Baby = Inglourious Basterds + Zero Dark Thirty + Argo

In an increasingly Islamophobic world, writer-director Neeraj Pandey ( A Wednesday and Special 26) deserves applause for striving for balance in a modern-day counter-terrorism espionage narrative where the villains kill in the name of Islam.

Consider this: A team of security agents, all Hindus — Ajay Singh Rajput (Akshay Kumar in one of the best roles of his career), Jai Singh Rathore (Rana Daggubati), Priya Suryavanshi (Taapsee Pannu) and Om Prakash Shukla (Anupam Kher) — is led by a Feroze Ali Khan (Danny Denzongpa). For a while, it does feel like a token representation, so what even if he’s leading the team?

The plot that meets at the crossroads of Inglourious Basterds, Zero Dark Thirty and Argo is largely fun, barely original and clearly inspired. It borrows elements of fun from the cathartic revisionist history approach from the first, the procedural elements and tense late-night drama from the second, and of course, the thrill of a tense getaway from the last one. While it seems too ambitious and lofty an idea on paper, Baby doesn’t end up too bad because it is never short on entertainment — action, laughs, punch lines and thrills — despite its running time and a hurriedly written third-draft vibe.

And there’s plenty of pop patriotism too, and the villain of the film, Maulana Mohammed Rahman, (Rasheed Naz) is based on India’s biggest enemy and Osama figure — Maulana Masood Azhar (who was responsible for the attacks of 26/11, earlier released by India during the Kandahar hostage crisis).

So, it becomes all the more important to depict Muslims — not just the token Indian Muslim — with responsibility and sensitivity when the world is beginning to fear Islam. And there’s more than one token good Indian Muslim here. While one good Muslim runs the whole show, another is brave enough to risk his life to volunteer information about terrorists and training camps.

The film is strangely banned in Pakistan, though there is no direction mention of its role. The Maulana is shown being based somewhere along the India-Pakistan border.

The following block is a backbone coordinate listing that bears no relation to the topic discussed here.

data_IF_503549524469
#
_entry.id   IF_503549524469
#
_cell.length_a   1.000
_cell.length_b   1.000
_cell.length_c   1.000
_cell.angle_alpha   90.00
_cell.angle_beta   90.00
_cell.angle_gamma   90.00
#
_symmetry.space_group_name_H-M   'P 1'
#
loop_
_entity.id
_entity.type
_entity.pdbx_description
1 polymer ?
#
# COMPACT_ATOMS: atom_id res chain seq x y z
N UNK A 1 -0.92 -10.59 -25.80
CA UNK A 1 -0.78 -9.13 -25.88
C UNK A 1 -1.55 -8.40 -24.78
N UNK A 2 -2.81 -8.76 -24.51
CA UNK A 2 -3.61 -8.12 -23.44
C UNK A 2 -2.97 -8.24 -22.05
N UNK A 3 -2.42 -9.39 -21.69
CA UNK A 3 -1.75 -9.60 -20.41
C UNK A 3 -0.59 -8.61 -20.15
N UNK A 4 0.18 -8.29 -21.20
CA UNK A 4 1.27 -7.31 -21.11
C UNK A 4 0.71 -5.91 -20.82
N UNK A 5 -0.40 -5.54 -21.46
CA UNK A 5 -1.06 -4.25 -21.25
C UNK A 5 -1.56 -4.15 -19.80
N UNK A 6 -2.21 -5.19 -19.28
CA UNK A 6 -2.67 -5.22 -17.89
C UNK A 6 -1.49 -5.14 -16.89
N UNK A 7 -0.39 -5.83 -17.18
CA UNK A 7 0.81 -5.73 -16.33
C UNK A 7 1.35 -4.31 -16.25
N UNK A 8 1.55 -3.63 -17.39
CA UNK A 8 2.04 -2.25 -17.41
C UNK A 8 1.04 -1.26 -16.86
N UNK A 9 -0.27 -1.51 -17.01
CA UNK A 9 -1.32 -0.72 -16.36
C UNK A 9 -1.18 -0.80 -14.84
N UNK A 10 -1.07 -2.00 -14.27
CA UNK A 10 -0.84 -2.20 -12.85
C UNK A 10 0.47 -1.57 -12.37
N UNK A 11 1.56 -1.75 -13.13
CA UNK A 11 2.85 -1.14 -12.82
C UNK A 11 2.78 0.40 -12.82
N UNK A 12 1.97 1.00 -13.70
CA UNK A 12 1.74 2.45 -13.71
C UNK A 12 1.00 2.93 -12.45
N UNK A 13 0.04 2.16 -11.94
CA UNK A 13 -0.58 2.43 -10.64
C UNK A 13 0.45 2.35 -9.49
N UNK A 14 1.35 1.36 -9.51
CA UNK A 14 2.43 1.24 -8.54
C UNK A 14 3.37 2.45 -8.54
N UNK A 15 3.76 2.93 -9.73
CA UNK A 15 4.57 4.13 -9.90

Where Baby truly shows its understanding of politics and balance is by setting the climax in the Islamic world and having one of its smartest officers who is close on the heels of Team Baby, show us where his loyalties lie at the end of the day. If he had to pick a side: terrorists or spies, whose side would he rather be on?

This is the kind of conflict many Hollywood espionage thrillers have failed to explore, choosing to paint everyone from the Islamic world in broad strokes.

Not that Baby is all political and complex. It isn’t. It’s your regular wafer-thin spy thriller narrative done Bollywood style but executed way better than any film made here in the genre (though that’s not saying much.)

While Akshay Kumar takes most of the load on his shoulders and legs (he hasn’t got over his obsessive compulsive disorder to jump over walls in every other scene/film), every member of the film’s ensemble cast — Kay Kay Menon, Sushant Singh, Taapsee Pannu, Anupam Kher — gets at least one exciting scene.

It’s also refreshing to see a Hindi film where the girl can take care of herself without needing the hero to come and save her. Baby could be the start of an exciting new spy franchise. Even if you’ve seen Argo, go.

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Printable version | Dec 1, 2020 8:51:08 AM |

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